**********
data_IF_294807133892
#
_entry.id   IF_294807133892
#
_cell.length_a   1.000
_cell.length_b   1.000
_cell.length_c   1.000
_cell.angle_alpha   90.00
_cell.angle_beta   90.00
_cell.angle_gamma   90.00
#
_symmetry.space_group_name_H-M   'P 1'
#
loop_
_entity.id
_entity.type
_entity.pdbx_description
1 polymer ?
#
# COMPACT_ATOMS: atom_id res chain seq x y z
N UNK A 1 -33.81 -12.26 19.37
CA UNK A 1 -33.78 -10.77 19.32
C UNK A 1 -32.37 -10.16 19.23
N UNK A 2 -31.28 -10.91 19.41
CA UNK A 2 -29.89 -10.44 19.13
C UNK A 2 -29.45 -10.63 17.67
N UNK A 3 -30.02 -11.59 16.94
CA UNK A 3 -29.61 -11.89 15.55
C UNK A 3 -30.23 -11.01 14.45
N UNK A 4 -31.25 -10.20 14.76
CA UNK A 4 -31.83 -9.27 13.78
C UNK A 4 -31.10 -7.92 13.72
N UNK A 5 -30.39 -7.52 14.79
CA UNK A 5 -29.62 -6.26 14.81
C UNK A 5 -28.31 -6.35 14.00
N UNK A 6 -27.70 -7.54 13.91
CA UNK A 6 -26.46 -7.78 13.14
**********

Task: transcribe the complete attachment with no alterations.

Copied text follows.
data_IF_294807133892
#
_entry.id   IF_294807133892
#
_cell.length_a   1.000
_cell.length_b   1.000
_cell.length_c   1.000
_cell.angle_alpha   90.00
_cell.angle_beta   90.00
_cell.angle_gamma   90.00
#
_symmetry.space_group_name_H-M   'P 1'
#
loop_
_entity.id
_entity.type
_entity.pdbx_description
1 polymer ?
#
# COMPACT_ATOMS: atom_id res chain seq x y z
N UNK A 1 -33.81 -12.26 19.37
CA UNK A 1 -33.78 -10.77 19.32
C UNK A 1 -32.37 -10.16 19.23
N UNK A 2 -31.28 -10.91 19.41
CA UNK A 2 -29.89 -10.44 19.13
C UNK A 2 -29.45 -10.63 17.67
N UNK A 3 -30.02 -11.59 16.94
CA UNK A 3 -29.61 -11.89 15.55
C UNK A 3 -30.23 -11.01 14.45
N UNK A 4 -31.25 -10.20 14.76
CA UNK A 4 -31.83 -9.27 13.78
C UNK A 4 -31.10 -7.92 13.72
N UNK A 5 -30.39 -7.52 14.79
CA UNK A 5 -29.62 -6.26 14.81
C UNK A 5 -28.31 -6.35 14.00
N UNK A 6 -27.70 -7.54 13.91
CA UNK A 6 -26.46 -7.78 13.14